Allah v. The Commonwealth Of Virginia, No. 2:2012cv00033 - Document 79 (W.D. Va. 2014)

Court Description: OPINION. Signed by Judge James P. Jones on 4/28/2014. (lml)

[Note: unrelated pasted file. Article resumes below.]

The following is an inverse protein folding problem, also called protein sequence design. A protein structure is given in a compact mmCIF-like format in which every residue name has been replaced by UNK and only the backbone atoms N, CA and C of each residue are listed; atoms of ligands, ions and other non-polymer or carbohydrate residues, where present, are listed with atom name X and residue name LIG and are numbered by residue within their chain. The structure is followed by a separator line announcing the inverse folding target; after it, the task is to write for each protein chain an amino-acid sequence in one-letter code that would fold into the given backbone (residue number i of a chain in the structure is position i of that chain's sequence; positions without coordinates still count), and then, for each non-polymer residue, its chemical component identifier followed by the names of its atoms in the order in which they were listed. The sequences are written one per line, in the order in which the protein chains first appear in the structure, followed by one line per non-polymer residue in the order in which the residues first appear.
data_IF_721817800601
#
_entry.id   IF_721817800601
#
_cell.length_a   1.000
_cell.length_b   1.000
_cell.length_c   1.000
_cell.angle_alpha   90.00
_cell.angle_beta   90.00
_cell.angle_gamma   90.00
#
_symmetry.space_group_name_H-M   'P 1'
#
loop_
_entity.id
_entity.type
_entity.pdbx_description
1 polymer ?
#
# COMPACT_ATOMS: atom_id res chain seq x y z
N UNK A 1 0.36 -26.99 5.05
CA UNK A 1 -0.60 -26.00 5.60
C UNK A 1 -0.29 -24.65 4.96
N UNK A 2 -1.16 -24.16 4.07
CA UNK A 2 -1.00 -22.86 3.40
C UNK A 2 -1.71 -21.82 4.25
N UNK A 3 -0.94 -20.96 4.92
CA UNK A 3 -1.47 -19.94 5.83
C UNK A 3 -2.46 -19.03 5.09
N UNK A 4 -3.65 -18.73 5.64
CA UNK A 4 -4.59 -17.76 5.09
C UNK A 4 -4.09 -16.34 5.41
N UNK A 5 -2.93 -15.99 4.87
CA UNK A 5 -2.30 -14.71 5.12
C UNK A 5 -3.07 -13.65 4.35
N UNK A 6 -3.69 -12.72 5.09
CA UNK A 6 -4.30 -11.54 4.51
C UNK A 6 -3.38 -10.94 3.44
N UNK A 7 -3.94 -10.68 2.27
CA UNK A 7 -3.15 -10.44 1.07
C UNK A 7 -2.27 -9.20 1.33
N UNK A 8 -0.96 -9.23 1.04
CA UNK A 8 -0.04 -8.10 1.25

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IN THE UNITED STATES DISTRICT COURT FOR THE WESTERN DISTRICT OF VIRGINIA BIG STONE GAP DIVISION INFINITE ALLAH, Plaintiff, v. COMMONWEALTH OF VIRGINIA, Defendant. ) ) ) ) ) ) ) ) ) ) ) Case No. 2:12CV00033 OPINION SETTING FORTH FINDINGS OF FACT AND CONCLUSIONS OF LAW By: James P. Jones United States District Judge James A. DeVita, Arlington, Virginia, for Plaintiff; Kate E. Dwyre, Assistant Attorney General, Office of the Attorney General of Virginia, Richmond, Virginia, for Defendant. In this action based upon the Religious Land Use and Institutionalized Persons Act ( RLUIPA ), 42 U.S.C.A. §§ 2000cc to 2000cc-5 (West 2012), the plaintiff, a state prison inmate and adherent of a group called the Nation of Gods and Earths ( NGE ), claims that the Virginia Department of Corrections ( VDOC ) has substantially burdened his exercise of religion by refusing to (1) recognize NGE as a religion; (2) allow him to meet communally with other members of NGE; (3) allow him to wear clothing items indicating his adherence to NGE; (4) accommodate his preferred diet; and (5) allow him to possess NGE materials and publications. Based upon the evidence submitted at a bench trial, and for the following reasons, I will deny relief and enter judgment for the defendant. I. PROCEDURAL BACKGROUND. This action was filed pursuant to 42 U.S.C.A. § 1983 (West 2013) by plaintiff Infinite Allah, also known as David Mitchell Turner, against the Commonwealth of Virginia ( Commonwealth ). He seeks injunctive relief under RLUIPA preventing the Commonwealth from burdening the exercise of his religious beliefs.1 The Commonwealth initially filed a Motion to Dismiss. It asserted that the plaintiff had failed to state a claim upon which relief could be granted under RLUIPA because as a matter of law, NGE is not a religion. I denied the motion, concluding that although several other courts have decided based on the record before them that NGE does meet the recognized definition of a religion,2 1 The plaintiff filed an earlier action in this court, making similar claims. While I denied the Motion to Dismiss in that case, finding that the Commonwealth had failed to show that the plaintiff had not adequately exhausted his prison administrative remedies, Infinite Allah v. Virginia, No. 2:10CV00075, 2011 WL 251214, at *5 (W.D. Va. Jan. 25, 2011), the parties stipulated to a dismissal of the case without prejudice prior to trial. 2 See Coward v. Jabe, Nos. 1:10cv147(LMB/TRJ), 11-6754, 2012 WL 6651929, at *4 (E.D. Va. Dec. 19, 2012), vacated and remanded, 532 F. App x 328 (4th Cir. 2013) (unpublished); Versatile v. Johnson, No. 3:09CV120, 2011 WL 5119259, at *13 (E.D. Va. Oct. 27, 2011), aff d, 474 F. App x 385 (4th Cir. 2012) (unpublished), cert. denied, 133 S. Ct. 1261 (2013). For a history of NGE consistent with the evidence presented at trial, and its general treatment by the courts, see Justin L. Sowa, Note, Gods Behind Bars: Prison Gangs, Due Process, and the First Amendment, 77 Brook. L. Rev. 1593, 16051612 (2012). -2- the plaintiff might present different evidence, or subscribe to a set of beliefs different from those presented in other cases. Infinite Allah v. Virginia, No. 2:12CV00033, 2013 WL 101665, at *3 (W.D. Va. Jan. 8, 2013). Next, the Commonwealth moved for summary judgment, which I also denied, finding genuine disputes as to material facts, such as the existence and extent of violent incidents among NGE-affiliated inmates. Infinite Allah v. Virginia, No. 2:12CV00033, 2013 WL 5435607, at *2 (W.D. Va. Sept. 27, 2013). Thereafter, a three-day bench trial was held at which the parties presented extensive testimony and exhibits. Following preparation of the trial transcript, the parties have fully briefed the issues and the plaintiff s claims are now ripe for decision by the court. II. FINDINGS OF FACT. As required by Federal Rule of Civil Procedure 52(a), and based on my opportunity to assess at trial the credibility of the witnesses and exhibits, the following are my findings of fact. In determining the facts, I have taken into account the rationality and internal consistency of the testimony, the extent of detail and coherent nature of the testimony, the manner of testifying by the witnesses, and the degree to which the subject testimony is consistent or inconsistent with other evidence in this case. -3- 1. The plaintiff is a prison inmate in the custody of VDOC, an agency of the Commonwealth. 2. The plaintiff is a follower of NGE, also known as the Five Percenters, a group containing adherents both inside and outside of prison. 3. Among other teachings, NGE asserts that black men are the only divinity. NGE posits that the world s population is divided into three categories: [T]he Ten Percent who teach the Eighty-Five Percent to believe in a mystery God that can not [sic] be seen and the Five Percent who do not believe in the teachings of the Ten Percent . . . . (Am. Compl. ¶ 6.) The Five Percent refers to members of NGE. A principal tenet of NGE is the racial superiority of its members, a doctrine that has considerable potential for violence in the modern prison setting. 4. VDOC does not recognize NGE as a religious group at any of its prison facilities and does not allow NGE members to communally meet, wear special clothing, or possess NGE materials and publications, nor does it provide a special diet for NGE members. 5. Whether or not NGE is considered a bona fide religion, it has acted as a prison gang that would pose a threat to the safety and security of VDOC prison facilities if treated as other religious groups. Inmates affiliated with NGE have a demonstrated history of violence and racism. -4- 6. Communal meetings of NGE members would pose a danger to the safe and secure operation of VDOC prison facilities. Such meetings present a heightened risk of violence as compared to other groups, and would require a degree of supervision that is not practically feasible. 7. Identifiable NGE clothing, such as NGE hats and medallions, serve as gang identifiers and aid in recruitment and power displays by NGE gang members, contrary to the safety and security of the prison. 8. VDOC s current policies and procedures allow the plaintiff meals in general accordance with his claimed religious preferences and any deviation therefrom is de minimus and causes no burden to the plaintiff s exercise of religion. 9. NGE materials are often handwritten, and can vary from copy to copy. Whether handwritten or typed, most contain racist and/or violent sentiments. Additionally, most contain codes that have the potential to aid inmates in passing messages that circumvent safety and security in the prison. 10. The principal publication of NGE, called The Five Percenter, often contains codes, and racist or violent sentiments. It is frequently disallowed for inmate use by VDOC for these reasons, although it is generally reviewed on an issue-by-issue basis. -5- III. ANALYSIS. The Commonwealth contends that rather than being a religion, NGE is a gang and security threat group that is simply not entitled to protection under RLUIPA. In the alternative, it argues that the restrictions placed upon the plaintiff s religious exercise are the least restrictive means of furthering a compelling state interest in prison safety. After careful consideration of the evidence at trial, I do not find it necessary to determine whether NGE is in fact a bona fide religion. Instead, I find that VDOC s policies and procedures pertaining to NGE at issue in this case are the least restrictive means of furthering a compelling state interest in prison safety. A. RLUIPA. The plaintiff asserts a claim under RLUIPA, which protects the religious exercise of institutionalized persons. The general rule of RLUIPA states: No government shall impose a substantial burden on the religious exercise of a person residing in or confined to an institution, . . . even if the burden results from a rule of general applicability, unless the government demonstrates that imposition of the burden on that person (1) is in furtherance of a compelling governmental interest; and (2) is the least restrictive means of furthering that compelling governmental interest. 42 U.S.C.A. § 2000cc-1(a). RLUIPA assigns burdens as follows: -6- If a plaintiff produces prima facie evidence to support a claim alleging a violation of the Free Exercise Clause or a violation of section 2000cc of this title, the government shall bear the burden of persuasion on any element of the claim, except that the plaintiff shall bear the burden of persuasion on whether the law (including a regulation) or government practice that is challenged by the claim substantially burdens the plaintiff's exercise of religion. § 2000cc-2(b). A plaintiff bears the burden of persuasion on whether the policy or practice substantially burdens his exercise of religion. If the plaintiff satisfies this requirement, the government must then prove that the challenged policy is the least restrictive means of furthering a compelling governmental interest. Couch v. Jabe, 679 F.3d 197, 200 (4th Cir. 2012) (internal citations omitted). RLUIPA sets forth a broad definition of religious exercise that extends beyond institutional religions. RLUIPA defines religious exercise to include any exercise of religion, whether or not compelled by, or central to, a system of religious belief. 42 U.S.C.A. § 2000cc-5(7)(A). Under RLUIPA, a plaintiff must demonstrate that his religious beliefs are sincerely held in order to establish a protected right. Cutter v. Wilkinson, 544 U.S. 709, 725 n.13 (2005). However, a court may not judge the significance of the particular belief or practice in question. Smith v. Ozmint, 578 F.3d 246, 251 (4th Cir. 2009) (quoting Lovelace v. Lee, 472 F.3d 174, 187 n.2 (4th Cir. 2006)). Accordingly, even if a plaintiff practices in a way that differs from the recognized practices of a particular religion, the plaintiff s religious exercise is protected. See Lovelace, 472 F.3d at 188 ( Such -7- an inmate s right to religious exercise is substantially burdened by a policy, like the one here, that automatically assumes that lack of sincerity (or religiosity) with respect to one practice means lack of sincerity with respect to others. ). At trial the parties presented conflicting testimony from two experts regarding whether NGE is a religion entitled to protection under RLUIPA. The plaintiff presented testimony from Theodore Swedenburg, Ph.D., a professor of anthropology at the University of Arkansas, who opined that NGE is a religion that believes [t]he black man is the god of the universe and divinity resides within the black man. (Trial Tr. 6, Oct. 30, 2013.) In turn, the Commonwealth presented testimony from Randy Myers, president of Chaplain Service Prison Ministry of Virginia, who opined that NGE is not a religion, but instead is a cultural movement that teaches racial supremacy. He expressed an opinion that while many NGE members use religious language and state that divinity resides within the Asiatic black man, such language is used to refer to a philosophy of self-empowerment. (Trial Tr. 41, Oct. 30, 2013.) In spite of the parties reliance on this evidence, this case does not require the court to resolve these differences in opinion. RLUIPA concerns the religious exercise of a person, and not a group or institution. 42 U.S.C.A. § 2000cc-1(a). RLUIPA provides recourse for the individual whose religious exercise has been -8- substantially burdened in the absence of a compelling government interest furthered by the least restrictive means available. B. SUBSTANTIAL BURDEN. The Fourth Circuit has a well-settled definition of what constitutes a substantial burden under RLUIPA: [A government] policy imposes a substantial burden on religious exercise if it put[s] substantial pressure on an adherent to modify his behavior and to violate his beliefs, or forces a person to choose between following the precepts of her religion and forfeiting governmental benefits, on the one hand, and abandoning one of the precepts of her religion on the other hand. Ozmint, 578 F.3d at 251 (alterations, citations and internal quotation marks omitted). At trial, the plaintiff testified that he considers NGE a religious group and himself a member of that group. He described some of his beliefs and the relief he seeks. For the purposes of this case, I will assume without deciding that the plaintiff is sincere in his beliefs and that challenged policies and practices of VDOC (other than those relating to diet) substantially burden the plaintiff s religious exercise. Accordingly, the burden of proof is upon the Commonwealth to prove by a preponderance of the evidence that its restrictions are permissible under RLUIPA. C. COMPELLING INTEREST. [P]rison security is a compelling state interest . . . . Cutter, 544 U.S. at 725 n.13. It deserves particular sensitivity. Lovelace, 472 F.3d at 190 (citing -9- Cutter, 544 U.S. at 722.) The Supreme Court has stated, We do not read RLUIPA to elevate accommodation of religious observances over an institution s need to maintain order and safety. Cutter, 544 U.S. at 722. The Court explained: While the Act adopts a compelling governmental interest standard, context matters in the application of that standard. Lawmakers supporting RLUIPA were mindful of the urgency of discipline, order, safety, and security in penal institutions. They anticipated that courts would apply the Act s standard with due deference to the experience and expertise of prison and jail administrators in establishing necessary regulations and procedures to maintain good order, security and discipline, consistent with consideration of costs and limited resources. Id. at 722-23 (alterations, citations and internal quotation marks omitted). While the decisions of prison administrators are afforded due deference, prison administrators must still provide a substantive, relevant explanation to demonstrate a compelling interest. Ozmint, 578 F.3d at 253. An explanation sufficient to demonstrate a compelling interest in prison security was provided in Couch v. Jabe. There, prison officials demonstrated that a prison grooming policy was connected to a compelling government interest by submitting affidavits that connected the Policy s restrictions to specific health and security concerns and showed that those concerns are furthered by the Policy. 679 F.3d at 202. One official explained that long hairstyles and beards could conceal contraband; promote identification with gangs; create a health, hygiene or sanitation hazard; or could significantly compromise the ability to identify an offender . . . . Id. at 201. -10- Similarly, in this case, the Commonwealth presented credible testimony explaining why VDOC s policies and procedures (1) classifying NGE as a security threat group and gang; (2) refusing to allow NGE members to communally meet; (3) refusing to allow NGE members to wear special clothing; (4) refusing to accommodate the plaintiff s requested diet; and (5) refusing to allow inmates to possess NGE materials and publications, each further a compelling interest of prison safety. The Commonwealth presented testimony from several VDOC administrators and employees: A. David Robinson, Chief of Corrections Operations; Dr. Louis Cei, Operations Support Manager and Chairman of the Publication Review Committee; Gary Clore, Manager of the Gang and Security Threat Group Management Unit; and Michael Duke, another member of the gang unit. The Commonwealth also presented testimony from Randy Myers, President of Chaplain Service Prison Ministry of Virginia, who acts as a consultant for VDOC. First, VDOC has offered a substantive, relevant explanation for its decision to classify NGE as a gang and security threat group. Robinson testified that VDOC has experienced six gang-related incidents involving inmates affiliated with NGE in the last two years. He also testified that out of all incidents, 125 involved an inmate affiliated with NGE. Robinson explained that while gang violence is down generally, VDOC has created more than 150 staff positions since 1990 solely -11- devoted to monitoring gang activity. He testified that more staff is required the larger gangs become. VDOC also provided examples of violence committed by NGE members through testimony and exhibits. For example, a Disciplinary Offense Report from 2005 described an incident where a NGE-affiliated inmate kicked an officer attempting to remove his leg irons. (Def. s Ex. 8, at 1.) A search of the inmate s property revealed a note stating, I m trying not to let these devils trick me up but I hate these police. I want to do something dangerous to them. The letter was signed Superior Allah, and NGE lessons were also found in his possessions. (Id.) Finally, Clore opined that NGE meets the definition of a gang that is set forth in the Code of Virginia, which defines a gang as any ongoing organization, association, or group of three or more persons, whether formal or informal, (i) which has as one of its primary objectives or activities the commission of one or more criminal activities; (ii) which has an identifiable name or identifying sign or symbol; and (iii) whose members individually or collectively have engaged in the commission of, attempt to commit, conspiracy to commit, or solicitation of two or more predicate criminal acts, at least one of which is an act of violence, provided such acts were not part of a common act or transaction. Va. Code Ann. § 18.2-46.1 (Supp. 2013). Clore testified that VDOC monitors just under 1,000 inmates for their connections to NGE, and opined that this number would spike if NGE were recognized as a religion. He explained that prospective -12- gang members must commit crimes in order to join, which poses a security risk to other inmates and staff. VDOC s data on violent incidents connected to NGEaffiliated inmates explains why it has chosen to categorize NGE as a gang and security threat group. While the plaintiff called as witnesses seven inmate members of NGE who claimed that NGE had not been involved in gang violence in the Virginia prison system since at least 1987, I do not place weight on that testimony, in light of the obvious self-interest of these witnesses. In addition, while it is true, as argued by the plaintiff, that VDOC does not have statistics showing a significant number of recent assaults and other incidents of violence by NGE members, I find that is more likely the result of VDOC s restrictions on NGE activities rather than NGE s propensity. Second, VDOC has offered a substantive, relevant explanation for why it refuses to allow NGE members to meet in a communal fashion. Myers explained that racist sentiments contained in some NGE materials are one reason why NGE members are not permitted to meet together. He pointed to documents characterizing Caucasian men as devils, and explained that movements that denigrate other races, religions, or cultures are dangerous in the prison environment because they can lead to violence. Additionally, Duke testified that NGE meetings previously have led to violence. He stated that at some NGE -13- meetings, a member who is not adequately familiar with NGE lessons will be given a universal beat down, where meeting attendants form a circle and beat the individual as punishment for not knowing NGE lessons. Duke testified that he has seen and investigated such beat downs within VDOC. (Trial Tr. 171-72, Oct. 30, 2013.) Violence and messages of racial denigration are legitimate reasons to deny meeting rights within a prison. Third, VDOC has explained why it does not permit NGE members to wear special clothing. The plaintiff requested the ability to wear a hat with a tassel, and a medallion. At trial, he testified that the hat and medallion are symbols of his membership in NGE. He explained, [I]t lets those around me know exactly how I strive, and what my intentions are . . . which is peace, which is Islam. (Trial Tr. 30, Oct. 29, 2013.) However, VDOC officials testified that because NGE is classified as a gang and security threat group, such symbols are in contravention to its zero tolerance gang policy. Also, Robinson testified that clothing denoting an affiliation with NGE presents a problem for cell compatibility amongst inmates, since other inmates might fear or refuse placement with a cellmate who is visibly a member of NGE, which is viewed as a gang within the prison. Robinson testified that special clothing would enhance NGE s ability to recruit new gang members because its presence within the prison would be more visible. Robinson explained that while there are gangs and subsets of gangs within VDOC, inmates often are -14- unaware of the affiliations of other inmates. He stated that when they become aware, power struggles and violence often arise. VDOC has adequately explained that its policy banning gang symbols on clothing is meant to counteract gang recruitment and fear among inmates, and promote a neutral, faction-free environment. Fourth, VDOC has explained that the plaintiff s requested diet is already available to him. At trial, the plaintiff testified that he does not eat pork or tuna fish because these foods are forbidden for NGE adherents. Pork is forbidden because it is meat of the cloven hoof and tuna fish is forbidden because it is a fish considered to be of a scavenging nature. (Trial Tr. 19, Oct. 29, 2013.) Robinson testified that beans or cheese are always available to inmates as a protein alternative to tuna or pork. The plaintiff is able to avoid the two foods that he testified were forbidden for NGE adherents under the standard diet offered to all inmates. Fifth, VDOC has offered a substantive, relevant explanation for why it does not permit inmates to possess NGE materials such as the Book of Life and The Five Percenter newsletter. VDOC officials explained that for safety reasons, inmates are not permitted to possess materials that promote violence or racism, and provided examples of confiscated NGE materials containing violent or racist -15- sentiments.3 Additionally, Robinson testified that NGE materials like the Book of Life, the Supreme Alphabet, and the Supreme Mathematics pose particular difficulties since they not commercially published. Instead of checking a publication once, prison staff members would have to go through each copy page by page. Additionally, because some NGE materials contain codes, staff members would have to be trained in reading NGE codes. Robinson testified that this type of individual attention to each document would be costly when implemented across forty-three prisons that have only three or four people in each mail room. Duke also presented testimony on the danger that handwritten documents pose. He testified that the some Books of Life confiscated from NGE members contain symbols, and opined that NGE members are moving to a more advanced code since members of the gang unit have been able to decode their messages that 3 For example, a confiscated copy of Student Enrollment (1-10) contained the following language: 1.) Who is the Original Man? Ans.) The Original Man is the Asiatic Blackman, the maker, the owner, the cream of the planet Earth, Father of civilization, God of the Universe. 2.) Who is the Colored Man? Ans.) The colored man is the Caucasian White man, Yacubs grafted Devil of the planet Earth. (Def. s Ex. 5, at 1.) -16- employ the Supreme Alphabet and the Supreme Mathematics. He testified that such symbols and codes aid inmates in passing messages that circumvent security. As to the requested NGE periodical, Cei testified that VDOC does not have a blanket ban on The Five Percenter, but that each issue is reviewed de novo. He stated that prior issues of The Five Percenter have been disapproved because of coded language and violent sentiments. 4 VDOC s policy of banning materials that 4 Some, but not all, of the examples of violent, racist, or coded messages contained in The Five Percenter that were offered by VDOC are contained below: BLOODS WILL BECOME GODS AS SOON AS THEY ARE GIVEN THE BASIC AWARENESS TO FIGHT FOR THEIR OWN PEOPLE AND NOT TO FIGHT AGAINST THEIR OWN PEOPLE. THEY WILL BECOME SOME OF THE GREATEST GODS & EARTHS WHO EVER CAME INTO THIS NATION! MANY A GREAT GOD & EARTH HAD GANG ORIGINS B-4 THEY GOT THE KNOWLEDGE. WE MUST TEACH THEM! K7 (Def. s Ex. 16.) I DON T KNOW IF YOU REMEMBER ME BORN-U-TRUTH I AM THE GOD THAT WROTE THE PLUS LESSON THE BUILD: THE WHITE MAN IS THE DEVIL I WAS A SUBSCRIBER OF THE POWER PAPER, EVERY PAPER FROM 1998-2006 WHEN THE DEVIL (VDOC) STOPPED US FROM BEING ABLE TO PURCHASE THE PAPER, AND THEY STARTED CONFISCATING ALL MATERIAL PERTAINING TO OUR CULTURE. . . . .... COULD YOU SEND ME A COPY OF EACH ARTICLE THAT YOU RE GOING TO PRINT IN THE POWER PAPER, FOR EACH MONTH PRIOR TO YOU PRINTING IT IN THE POWER PAPER? THAT WAY THE GODS HERE WILL GET THE POWER PAPER, JUST NOT IN THE NEWSPAPER FORM. . . . -17- espouse violent or racist sentiments, and its policy of banning handwritten materials that facilitate the ability of inmates to pass messages in code, are both connected to the compelling state interest of prison safety. .... DRAW IT UP GOD AND LET ME KNOW WHAT YOU CAN DO AND HOW YOU CAN DO IT TO AVOID THE DEVIL S EYE. . . . (Def. s Ex. 20.) We know how to teach that the Blackman is God and the white man is the devil. . . . .... The Blackman is God, period point blank. So to all of you still seeking to mix, dilute or tamper with our truth, know that you will not succeed. There is only one God and he is the Blackman. . . . The difference is the one God Allah is manifested in the many bodies of the Blackman and the devil is manifested in the many bodies of the white man. (Def. s Ex. 21, at 3.) ALLAH TAUGHT US THAT THE BLACK MAN IS GOD, BUT NOW BROTHERS SAY THE WHITE MAN IS GOD! . . . THESE WARPED TEACHINGS ARE DESIGNED TO MAKE OUR NATION NOTHING! THEY ATTACK THE VERY PREMISE OUR NATION WAS BUILT ON! FIRST THEM BROTHERS SAID THE WHITE MAN WAS THE DEVIL, NOW THEY SAY THE WHITE MAN IS GOD?? . . . . ALLAH SAID, THERE ARE ONLY TWO PEOPLE ON THE PLANET EARTH GOD AND THE DEVIL. IF YOU SAY THE BLACK MAN IS GOD AND THE WHITEMAN IS GOD, WHO IS THE DEVIL? JUST BECAUSE I CALL THE WHITE MAN A DEVIL, IT DOESN T MAKE ME ANTI WHITE. I M JUST POINTING OUT HIS NATURE TO HIM. . . . (Def. s Ex. 21, at 12.) -18- D. LEAST RESTRICTIVE MEANS. The Fourth Circuit has stated that when the government attempts to demonstrate that it has chosen the least restrictive means, the government s first job is to take the unremarkable step of providing an explanation for the policy s restrictions that takes into account any institutional need to maintain good order, security, and discipline or to control costs. Lovelace, 472 F.3d at 190. It also requires that the government, consistent with the RLUIPA statutory scheme, acknowledge and give some consideration to less restrictive alternatives. Couch, 679 F.3d at 203. For example, in Couch, even though prison officials had demonstrated that a prison grooming policy was connected to a compelling government interest, the Fourth Circuit vacated and remanded a district court s grant of summary judgment to prison officials because the prison officials had not demonstrated that the policy was the least restrictive means available. The court held that an affidavit supporting the prison officials position was general and did not indicate consideration of less restrictive alternatives. Id. It noted that the affidavit failed to explain how the prison could accommodate other exceptions to the grooming policy but could not accommodate a religious exception. Id. (referring to female prisoners longer hair and a medical exception for those whose skin was irritated by shaving). It also noted that at no point did [prison officials] even assert that -19- the Policy was the least restrictive means of furthering the identified compelling interests. Id. at 204. In contrast, VDOC has provided explanations for its policies as discussed above, and also demonstrated that for each policy, it considered other alternatives. After reviewing all of the evidence presented on this issue, I find that VDOC has proved that it chose the least restrictive means available to achieve its compelling interest in prison safety. First, VDOC has demonstrated that its decision to classify NGE as a gang and security threat group, employs the least restrictive means possible to further a compelling interest in prison security. VDOC has an extensive list of incidents involving inmates affiliated with NGE, and has recorded six gang-related incidents involving NGE in the last two years. VDOC officials also testified to their own recent and historical experiences with NGE inmates. For example, Duke testified about an incident occurring a few months before his testimony where an inmate affiliated with NGE stabbed two members of the Gangster Disciples, which Duke attributed to gang rivalry. Similarly, Clore testified about an incident where an inmate affiliated with NGE assaulted another inmate who disagreed that the NGE member was a god. Clore opined that NGE rhetoric referring to the white man as the devil is not conducive to safe and secure prison facilities, since prisons are multicultural environments. He also opined that the current policies and -20- procedures of VDOC, such as classifying NGE as a gang and security threat group, keep NGE from growing as aggressively as it did in the nineties. VDOC has also considered alternatives to its current policies and procedures, such as housing all members of NGE together. Both Robinson and Clore testified that this is not feasible due to the design of VDOC facilities and the number of inmates associated with NGE. In Mickle v. Moore (In re Long Term Administrative Segregation of Inmates Designated as Five Percenters), 174 F.3d 464 (4th Cir. 1999), the court rejected the Five Percenters argument that they should not be categorized as a security threat group within the South Carolina Department of Corrections because only some inmates claiming affiliation were promoting racism or violence. The court reasoned: Confronted with multiple reports of an identifiable group whose members not only threatened but had actually committed serious, violent acts in the [state prison] system and elsewhere, [the Commissioner s] decision to designate the Five Percenters as [a security threat group] was manifestly a rational action. Id. at 470. VDOC must adhere to a higher standard; it must employ the least restrictive means of furthering a compelling interest in prison safety. However, VDOC has demonstrated that NGE falls under the definition of a gang as set forth in the Code of Virginia. VDOC has documented numerous incidents involving NGE members, and has stated that it is unable to separately house all NGE -21- members. Given the collective record of violence among inmates claiming affiliation with NGE, VDOC s characterization of NGE as a gang and security threat group is the least restrictive means of furthering its compelling interest in prison security. Second, VDOC has demonstrated that its policy banning NGE members from meeting employs the least restrictive means possible to further a compelling interest in prison safety. VDOC considered and allowed NGE to assemble in the past, but eventually revoked the privilege due to security risks. Robinson testified that NGE is not allowed to meet now because of previous incidents, the number of inmates involved, risks to staff and other inmates, and limited financial resources precluding additional staff supervising meetings. Although many religious groups are allowed to meet, Robinson testified that due to NGE s history, it would require comparatively more supervision. Similarly, Clore gave examples of dangerous activities that occurred at NGE meetings when he was a corrections officer at Powhatan Correctional Center in the early nineties. He testified that inmates at the meetings discussed killing fair-skinned people, and that there were several times when VDOC had to shut the meetings down due to disruptive attendees. He also stated that he observed NGE members assembling in the recreational yard and practicing ways to counteract law enforcement techniques such as the spread eagle -22- pat down. He stated that during these paramilitary drills, he observed visible rank structure among the members. Eventually, due to incidents like the ones recounted by Clore, NGE was not allowed to meet pursuant to a memorandum dated July 23, 1996. (Def. s Ex. 19.) Clore testified that after NGE was taken off the authorized list for mass assembly, the number of inmates who identified as NGE members dropped drastically. While not all inmates affiliated with NGE may desire to engage in prohibited activity, NGE members collective history of violence and current record of violence, paired with the themes of racial superiority common across different subsets of NGE, lead me to conclude that VDOC is employing the least restrictive means necessary to further its compelling interest in prison security by forbidding NGE from meeting. Third, VDOC has demonstrated that its policy banning NGE members from wearing special clothing employs the least restrictive means possible to further a compelling interest in prison security. This policy is closely tied to VDOC s categorization of NGE as a gang. The primary reason that external identifiers such as the hat and the medallion are not allowed is because VDOC views them as a means of showing solidarity with a gang. Robison considered the alternative of allowing NGE members to wear items that signified their membership, and concluded that it would compromise security. Clore testified that when gangs are -23- allowed to display their affiliation, they are able to brag about their numbers, intimidate smaller groups, and intimidate staff, employees, and volunteers. As discussed above, VDOC has proven that categorizing NGE as a gang and security threat group is the least restrictive means of furthering its compelling interest in prison security. VDOC s zero tolerance policy regarding gang activity is the mechanism that it uses to reduce violence and ensure prison safety. There is no alternative that allows NGE members to display NGE affiliation that also complies with VDOC s zero tolerance policy for gangs. Fourth, VDOC s current policies and procedures allow the plaintiff meals in general accordance with his claimed religious preferences. The standard diet allows all inmates to choose beans or cheese as an alternative protein to pork or tuna. Any deviation from the plaintiff s claimed religious preferences is de minimus and causes no burden to the plaintiff s exercise of religion. Fifth, VDOC has demonstrated that its ban on NGE materials and its de novo review of the NGE periodical The Five Percenter employs the least restrictive means possible to further a compelling interest in prison security. VDOC has demonstrated that some NGE materials contain codes or racist and/or violent sentiments, and has considered alternatives to a complete ban on such materials. Robinson credibly testified that the alternative of redacting NGE materials has been rejected as non-feasible. He explained that redaction is time-24- consuming, costly, and creates problems with consistency from facility to facility. He stated that allowing redaction is problematic because people might start requesting redaction of letters and other documents, which is not feasible given the thousands of documents that come into VDOC. He also stated that there is a general policy of not allowing inmates to possess redacted material because the alteration of books and documents can create a place to hide contraband, and aid inmates in the creation of coded messages (if they redact materials as opposed to prison officials). Robinson testified that the alternative of allowing inmates to possess NGE materials in their cells only has been also rejected. He explained that permitting such materials in cells creates a security problem in regard to recruitment of other members, and passing and sharing of information. (Trial Tr. 48, Oct. 31, 2013.) VDOC has considered alternatives to banning NGE materials, and has not found any procedure that allows inmates to possess NGE materials while simultaneously ensuring that VDOC facilities are safe and secure. I find this decision credibly supported by the legitimate security needs of the prison system. IV. CONCLUSIONS OF LAW. 1. This court has subject-matter jurisdiction and personal jurisdiction over the parties. -25- 2. The Commonwealth has proved by a preponderance of the evidence that the asserted burdens on the plaintiff are in furtherance of a compelling state interest, and the least restrictive means of furthering that compelling state interest. 3. VDOC s categorization of NGE as a gang and security threat group is similarly supported by the evidence and is an appropriate security measure that is the least restrictive means of furthering a compelling state interest in prison safety. 4. Due to staff limitations and safety risks to staff and inmates, a complete ban on NGE communal meetings is the least restrictive means of furthering a compelling state interest in prison safety. 5. Because NGE hats and medallions can serve as a gang identifiers and aid in gang recruitment, a complete ban on NGE hats and medallions is the least restrictive means of furthering a compelling state interest in prison safety. 6. VDOC s decision not to offer a specific diet for the plaintiff does not burden his exercise of religion. 7. Due to the inability of VDOC to review all handwritten NGE materials, and the frequency with which typed and handwritten NGE materials contain codes, racist sentiments, and/or violent sentiments, the decision of VDOC to ban such NGE materials is the least restrictive means of furthering a compelling state interest in prison safety. -26- 8. The policy of VDOC to refuse possession by inmates of The Five Percenter containing material not in compliance with VDOC standards is the least restrictive means of furthering a compelling interest in prison safety. 9. The plaintiff has not proved a violation of his rights under RLUIPA and is not entitled to relief. V. CONCLUSION. For the reasons stated, the plaintiff s requested injunctive relief will be denied. A separate judgment will be entered pursuant to Federal Rule of Civil Procedure 58. DATED: April 28, 2014 /s/ James P. Jones United States District Judge -27-